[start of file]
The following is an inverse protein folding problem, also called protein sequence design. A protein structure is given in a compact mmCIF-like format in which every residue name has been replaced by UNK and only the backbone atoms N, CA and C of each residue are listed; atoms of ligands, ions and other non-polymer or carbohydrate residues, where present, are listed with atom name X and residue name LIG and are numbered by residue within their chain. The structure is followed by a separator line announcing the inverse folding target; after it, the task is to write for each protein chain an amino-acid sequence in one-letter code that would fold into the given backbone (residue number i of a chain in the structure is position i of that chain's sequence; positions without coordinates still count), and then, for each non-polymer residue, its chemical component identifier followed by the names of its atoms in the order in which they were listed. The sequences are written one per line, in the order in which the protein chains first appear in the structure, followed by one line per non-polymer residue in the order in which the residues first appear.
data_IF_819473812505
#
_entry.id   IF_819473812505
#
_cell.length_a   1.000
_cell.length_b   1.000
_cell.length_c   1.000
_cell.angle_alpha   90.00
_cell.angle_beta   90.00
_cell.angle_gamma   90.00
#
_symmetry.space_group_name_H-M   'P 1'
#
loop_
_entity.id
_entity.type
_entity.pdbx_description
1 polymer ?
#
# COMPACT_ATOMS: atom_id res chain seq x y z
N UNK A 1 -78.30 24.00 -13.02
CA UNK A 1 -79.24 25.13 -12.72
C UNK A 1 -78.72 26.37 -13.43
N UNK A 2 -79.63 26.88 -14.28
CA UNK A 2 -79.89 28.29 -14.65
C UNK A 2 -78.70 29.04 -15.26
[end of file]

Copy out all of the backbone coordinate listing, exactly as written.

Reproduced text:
The following is an inverse protein folding problem, also called protein sequence design. A protein structure is given in a compact mmCIF-like format in which every residue name has been replaced by UNK and only the backbone atoms N, CA and C of each residue are listed; atoms of ligands, ions and other non-polymer or carbohydrate residues, where present, are listed with atom name X and residue name LIG and are numbered by residue within their chain. The structure is followed by a separator line announcing the inverse folding target; after it, the task is to write for each protein chain an amino-acid sequence in one-letter code that would fold into the given backbone (residue number i of a chain in the structure is position i of that chain's sequence; positions without coordinates still count), and then, for each non-polymer residue, its chemical component identifier followed by the names of its atoms in the order in which they were listed. The sequences are written one per line, in the order in which the protein chains first appear in the structure, followed by one line per non-polymer residue in the order in which the residues first appear.
data_IF_819473812505
#
_entry.id   IF_819473812505
#
_cell.length_a   1.000
_cell.length_b   1.000
_cell.length_c   1.000
_cell.angle_alpha   90.00
_cell.angle_beta   90.00
_cell.angle_gamma   90.00
#
_symmetry.space_group_name_H-M   'P 1'
#
loop_
_entity.id
_entity.type
_entity.pdbx_description
1 polymer ?
#
# COMPACT_ATOMS: atom_id res chain seq x y z
N UNK A 1 -78.30 24.00 -13.02
CA UNK A 1 -79.24 25.13 -12.72
C UNK A 1 -78.72 26.37 -13.43
N UNK A 2 -79.63 26.88 -14.28
CA UNK A 2 -79.89 28.29 -14.65
C UNK A 2 -78.70 29.04 -15.26